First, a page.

So, I'm thinking of going cycle touring...

Coming to the end of my allotted time in the UK and facing forced unemployment, I started thinking about ways to eek out a little more from my remaining meagre funds. Having recently borrowed a bike from work and discovered the fun of cycling on flat land where a town or wateringhole was never too far away, I started to entertain the idea of cycle touring.  A wholly foreign concept to me six months ago, it now seems like the best way to see more of the world for less. It came down to a choice between a two week tour of somewhere or a two month adventure through Europe.  I chose the latter.

So here I am.  Nearly a week into it, and still alive.  Either the cycle shorts are miracle workers or I've stumbled on to the perfect seat for my behind - no bruises in strange places. Yet. And no punctures thus far, though I'm sure my time will come.  Though I've done a dummy run pulling off the back wheel and replacing the inner tube, so theoretically I know what I'm doing.  But doing that at the end of a long day when you're exhausted, well, it's not going to be fun.

So, a quick catch up...
I caught the train from Chelmsford to the overnight ferry at Harwich on Monday night.  Chatted to the other cycle tourers in the queue while we waited.  It was good to know I'm not alone. Took the train from Hoek van Holland to Apeldoorn and cycled south through the national park area.  Who knew the Netherlands had such a varied landscape! Then on to Arnhem, where I ran out of steam and caught the train to my first destination - Nijmegen.

I stayed the first night with Bertine, who was a fantastic host, and a talented craftswoman.  She teaches and researches book binding, and enthusiastically showed me some of her work.  She also showed me how to do the very simplest of bindings (basically sewing pages together).  We made one each out of some handmade paper of hers.  So Mum, when a strange parcel arrives, you'll now know what it is.  :)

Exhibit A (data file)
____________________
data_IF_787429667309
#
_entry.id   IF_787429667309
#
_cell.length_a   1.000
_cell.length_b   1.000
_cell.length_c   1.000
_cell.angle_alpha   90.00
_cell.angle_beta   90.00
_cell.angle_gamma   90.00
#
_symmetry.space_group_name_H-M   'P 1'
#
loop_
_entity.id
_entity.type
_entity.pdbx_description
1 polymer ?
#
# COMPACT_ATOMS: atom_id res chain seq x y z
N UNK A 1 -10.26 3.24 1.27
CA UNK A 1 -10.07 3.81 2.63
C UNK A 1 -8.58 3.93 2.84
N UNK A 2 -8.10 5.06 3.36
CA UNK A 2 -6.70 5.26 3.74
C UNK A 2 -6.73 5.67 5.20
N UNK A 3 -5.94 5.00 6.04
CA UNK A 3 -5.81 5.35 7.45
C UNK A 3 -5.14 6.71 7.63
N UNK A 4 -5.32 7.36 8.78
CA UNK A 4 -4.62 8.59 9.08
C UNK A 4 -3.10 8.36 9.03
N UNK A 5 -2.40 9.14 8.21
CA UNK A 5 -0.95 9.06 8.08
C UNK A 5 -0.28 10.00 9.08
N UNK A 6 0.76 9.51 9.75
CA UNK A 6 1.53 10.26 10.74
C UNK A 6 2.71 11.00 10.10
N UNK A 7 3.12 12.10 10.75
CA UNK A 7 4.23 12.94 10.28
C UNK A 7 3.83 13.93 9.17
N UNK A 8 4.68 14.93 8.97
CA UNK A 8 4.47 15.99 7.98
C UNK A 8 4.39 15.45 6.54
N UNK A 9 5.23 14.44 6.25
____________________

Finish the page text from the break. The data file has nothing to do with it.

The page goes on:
I stayed a second night with Bertine, to give myself some time to do a few errands in town and see a little of Nijmegen, and then headed off on a 50km trip to a town called Veghel to the south.  There I camped at a miniature campsite behind a farmer's house. Once I found the place, that is.  The address I had said no. 11. So I (wrongly) assumed it was the unnumbered house next to no. 10, and opposite no.s 9 and 12.  When the owner came out to talk to me, I discovered one of the few Dutch people who don't have fluent English, and after a conversation involving much hand waving and pointing I headed off around the corner, to the real no. 11.
At the campsite one of the other guests, Jan, admired the speed at which my tent can be erected and we started talking.  Later that evening Jan and Esther, his wife, invited me into the room adjacent to the sauna that they had hired for the night to keep warm and watch Dutch television with them.  I was very thankful for this, as the temperature was dropping.  They also let me put my wet laundry in the room overnight to try and dry it, though sadly without success.

The following day I waited as long as I could for the tent to dry out, to no avail, and then headed on a short 20km trip to Eindhoven. There I sought out a phone shop to ask them if they could fix my phone which had inconveniently stopped working in Nijmegen.  The guy behind the counter was very helpful and said they could have a go and to come back at 6pm.  He also explained about the underground cycle parking under the main square, so I went forth to investigate.  Once below I asked someone who looked like they worked there what I needed to do, and a few words among colleagues later, I was being shown around the corner to store my fully laden bike in their office. How nice!